The competitions to join the respective crews of his Discovery and Terra Nova expeditions were fierce. In the planning stages, 8 000 men volunteered for 64 places on the Terra Nova expedition. It is interesting to guess at the various applicants’ motivations, not least because many of the crew members eventually chosen had effectively agreed to demotions from their career positions. Compounded with the prospect of years spent away from loved ones, it’s clear that a spot on the teams was highly prized.

Especially in the dark, overwintering periods, Captain Scott was mindful that his crew needed to be kept active to stave off ‘winter blues’ or what we would now call seasonal affective disorder (SAD). In 1902, on the Discovery expedition a windmill was erected and electric light strung up, under which all kinds of competitive sporting activities (including ski races and football matches) kept the men sharp and boredom at bay. Indoors, chess and parlour games were popular, though some took them more seriously than others – Captain Scott would struggle to hide his displeasure when he lost at chess.

Another way in which ‘competition’ must have crept into Captain Scott’s polar forays is, as any schoolboy biologist can tell you, through the Gaussian Principle of Competitive Exclusion. This notion in ecology is that species differentiate to exploit different portions of the total natural resource available (e.g. sunlight, water, food), leaving the remainder for neighbouring species. The result is that even in apparently crowded conditions, each species can enjoy its own niche in some degree of splendid isolation. I think a similar principle can apply in the group dynamics of an expedition, and that Captain Scott encouraged his team members to each fulfil the role that best suited their strengths and their temperament.

Of course, each of them had been recruited with particular skills in mind (e.g. scientific background/experience with ponies), but Captain Scott didn’t treat his crew as an undifferentiated lump, as we can see from his keen journal observations. A team where each member is valued for who they are is a happy team – crucial when there are no early exits from a three year sojourn.

Fish trapping

I guess any comment on Captain Scott and ‘competition’ is going to have to look at the relation between his expedition and Roald Amundsen’s. Ranulph Fiennes, in his excellent biography of Captain Scott, firmly and convincingly dismisses any nonsense about Scott having ‘raced’ Amundsen to the South Pole. Certainly, by the time Amundsen shared his Antarctic intentions with Captain Scott, Scott’s plans to conduct scientific studies en route to the Pole were set, and he never intended to deviate from these plans – had ‘priority’ at the Pole been the primary concern, the science would have fallen by the wayside. It’s to Captain Scott’s credit and the benefit of all of us that he pursued the lines of inquiry that he did. In future weeks, I’m going to look more closely at the scientific outputs of the Discovery and Terra Nova  expeditions.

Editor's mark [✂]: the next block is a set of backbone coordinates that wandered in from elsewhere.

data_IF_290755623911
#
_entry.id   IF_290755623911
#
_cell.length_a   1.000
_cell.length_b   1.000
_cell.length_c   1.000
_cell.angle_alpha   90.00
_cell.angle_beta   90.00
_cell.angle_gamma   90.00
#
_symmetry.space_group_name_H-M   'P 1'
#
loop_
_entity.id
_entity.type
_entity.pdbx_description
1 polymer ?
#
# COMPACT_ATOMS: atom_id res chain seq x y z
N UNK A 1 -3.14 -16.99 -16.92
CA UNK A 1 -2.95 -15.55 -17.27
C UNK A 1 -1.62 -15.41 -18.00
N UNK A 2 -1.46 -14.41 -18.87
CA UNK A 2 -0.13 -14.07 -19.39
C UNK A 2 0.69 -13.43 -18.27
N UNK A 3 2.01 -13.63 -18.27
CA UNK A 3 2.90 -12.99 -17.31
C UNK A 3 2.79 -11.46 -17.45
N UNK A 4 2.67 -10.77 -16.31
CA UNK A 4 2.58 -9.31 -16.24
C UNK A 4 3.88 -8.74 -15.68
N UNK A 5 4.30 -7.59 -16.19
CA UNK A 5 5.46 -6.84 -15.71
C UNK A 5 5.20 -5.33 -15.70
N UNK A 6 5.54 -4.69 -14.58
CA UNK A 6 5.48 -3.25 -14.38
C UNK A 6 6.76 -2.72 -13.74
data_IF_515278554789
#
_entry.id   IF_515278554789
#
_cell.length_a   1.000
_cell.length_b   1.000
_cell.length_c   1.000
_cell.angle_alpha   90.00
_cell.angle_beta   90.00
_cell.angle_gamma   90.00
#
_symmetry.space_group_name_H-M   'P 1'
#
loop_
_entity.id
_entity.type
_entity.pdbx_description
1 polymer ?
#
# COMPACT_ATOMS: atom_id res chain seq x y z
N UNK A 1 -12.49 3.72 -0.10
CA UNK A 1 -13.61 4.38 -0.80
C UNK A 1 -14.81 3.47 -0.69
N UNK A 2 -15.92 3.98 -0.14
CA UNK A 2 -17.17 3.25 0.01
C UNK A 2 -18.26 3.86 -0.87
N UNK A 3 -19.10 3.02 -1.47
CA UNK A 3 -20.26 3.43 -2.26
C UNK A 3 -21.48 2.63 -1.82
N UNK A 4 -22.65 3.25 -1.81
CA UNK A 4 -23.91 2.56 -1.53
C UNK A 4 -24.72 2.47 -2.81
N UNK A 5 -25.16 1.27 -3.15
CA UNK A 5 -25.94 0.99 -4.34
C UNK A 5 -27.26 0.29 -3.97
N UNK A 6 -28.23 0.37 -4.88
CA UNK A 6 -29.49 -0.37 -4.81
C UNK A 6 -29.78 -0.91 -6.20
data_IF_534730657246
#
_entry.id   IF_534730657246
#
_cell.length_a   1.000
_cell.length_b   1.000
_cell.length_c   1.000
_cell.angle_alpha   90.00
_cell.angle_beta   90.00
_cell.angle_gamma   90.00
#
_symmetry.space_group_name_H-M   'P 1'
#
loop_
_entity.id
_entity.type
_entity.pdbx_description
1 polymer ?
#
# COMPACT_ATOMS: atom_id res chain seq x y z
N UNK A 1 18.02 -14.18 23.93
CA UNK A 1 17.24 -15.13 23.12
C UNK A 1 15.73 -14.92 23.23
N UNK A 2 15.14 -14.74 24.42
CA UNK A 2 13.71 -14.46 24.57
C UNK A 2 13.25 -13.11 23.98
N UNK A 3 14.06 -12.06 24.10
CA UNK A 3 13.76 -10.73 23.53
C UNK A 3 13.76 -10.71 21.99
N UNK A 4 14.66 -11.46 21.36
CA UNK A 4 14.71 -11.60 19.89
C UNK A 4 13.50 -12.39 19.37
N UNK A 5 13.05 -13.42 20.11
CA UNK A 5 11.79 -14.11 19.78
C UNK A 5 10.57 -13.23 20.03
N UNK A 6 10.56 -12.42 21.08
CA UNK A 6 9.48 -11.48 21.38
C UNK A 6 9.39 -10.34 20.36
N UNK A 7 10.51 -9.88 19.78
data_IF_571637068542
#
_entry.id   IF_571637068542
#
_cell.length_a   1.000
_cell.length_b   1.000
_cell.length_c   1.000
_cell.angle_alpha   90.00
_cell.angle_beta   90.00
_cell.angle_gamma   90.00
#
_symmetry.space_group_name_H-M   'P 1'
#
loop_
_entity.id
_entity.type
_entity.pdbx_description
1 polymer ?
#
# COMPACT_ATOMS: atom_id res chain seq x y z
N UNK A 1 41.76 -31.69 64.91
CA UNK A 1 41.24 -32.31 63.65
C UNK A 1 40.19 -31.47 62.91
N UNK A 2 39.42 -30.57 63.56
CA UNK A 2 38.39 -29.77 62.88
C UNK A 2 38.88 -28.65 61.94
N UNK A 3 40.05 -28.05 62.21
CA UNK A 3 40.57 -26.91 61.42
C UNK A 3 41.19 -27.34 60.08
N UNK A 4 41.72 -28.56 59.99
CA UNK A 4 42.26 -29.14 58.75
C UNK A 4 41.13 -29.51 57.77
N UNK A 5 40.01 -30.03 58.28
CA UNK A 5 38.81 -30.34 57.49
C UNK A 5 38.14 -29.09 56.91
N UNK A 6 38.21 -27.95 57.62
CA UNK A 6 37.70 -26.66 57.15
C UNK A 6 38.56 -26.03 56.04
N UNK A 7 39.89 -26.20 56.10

Sunday, 9 October 2011

Centenary concert

Last week, I put on a fundraising concert for the ISCE2012. It was at St Stephen’s Church, London SW7, where the verger had set up atmospheric pools of light along the length of the nave; a cool relief from the unseasonably balmy weather outside.

John Cuthbert accompanying James Geer

I was very lucky to have enlisted the help of Monica McGhee, a soprano completing her Masters in Vocal Performance at the Royal College of Music this year. She planned and coordinated all musical aspects of the concert, such as organising rehearsals. Including Monica, all of the musicians generously donated their time and talent to support the ISCE2012: Victoria Gray (mezzo), James Geer (tenor), Matt Buswell (bass-baritone) and John Cuthbert (piano).

Dr David Wilson, me and Gill B

Me with Duncan Lawie

As the evening was arranged to commemorate the lives and achievements of Captain Scott, Captain Oates, Lt Bowers, Petty Officer Evans and Dr Wilson, it seemed appropriate to set a nautical/travelling theme. The singers chose a thoughtful and robust programme that, as Monica commented, ran the gamut from corals to the inky sea to pirates and mermaids. The arias and art songs were leavened with fin de si├Ęcle musical theatre numbers and a Scottish sea shanty. The singing was utterly transporting and the mood of the pieces segued effortlessly from rollicking to doleful to quizzical. The evening ended with light refreshments.

On the far right is Monica McGhee

Amongst the guests were two of the trustees of the ISCE2012, Dr David Wilson (Dr Edward Wilson’s grand-nephew) and Duncan Lawie. Gill B, Captain Oates’s greatniece also came along. A good sum of money was raised, and from the feedback I got from the audience, I gather it was a memorable evening. Having never put on a concert before, I was delighted with the response and relieved that it went smoothly!

Videos and more photos from the concert are on my Facebook page...

Sunday, 25 September 2011

Captain Scott's polar party team

Quite a few of you have asked to know more about the four men who sadly perished with Captain Scott, shortly after reaching the South Pole in 1912, so that’s what I’ll focus on in this week’s blog post. I’ll look to write more complete biographical entries on these four men in due course, as I can’t do them justice in today’s space.

From left to right: Capt. Oates, Capt. Scott, Dr Wilson, Lt. Bowers, P.O. Evans

Captain Lawrence Oates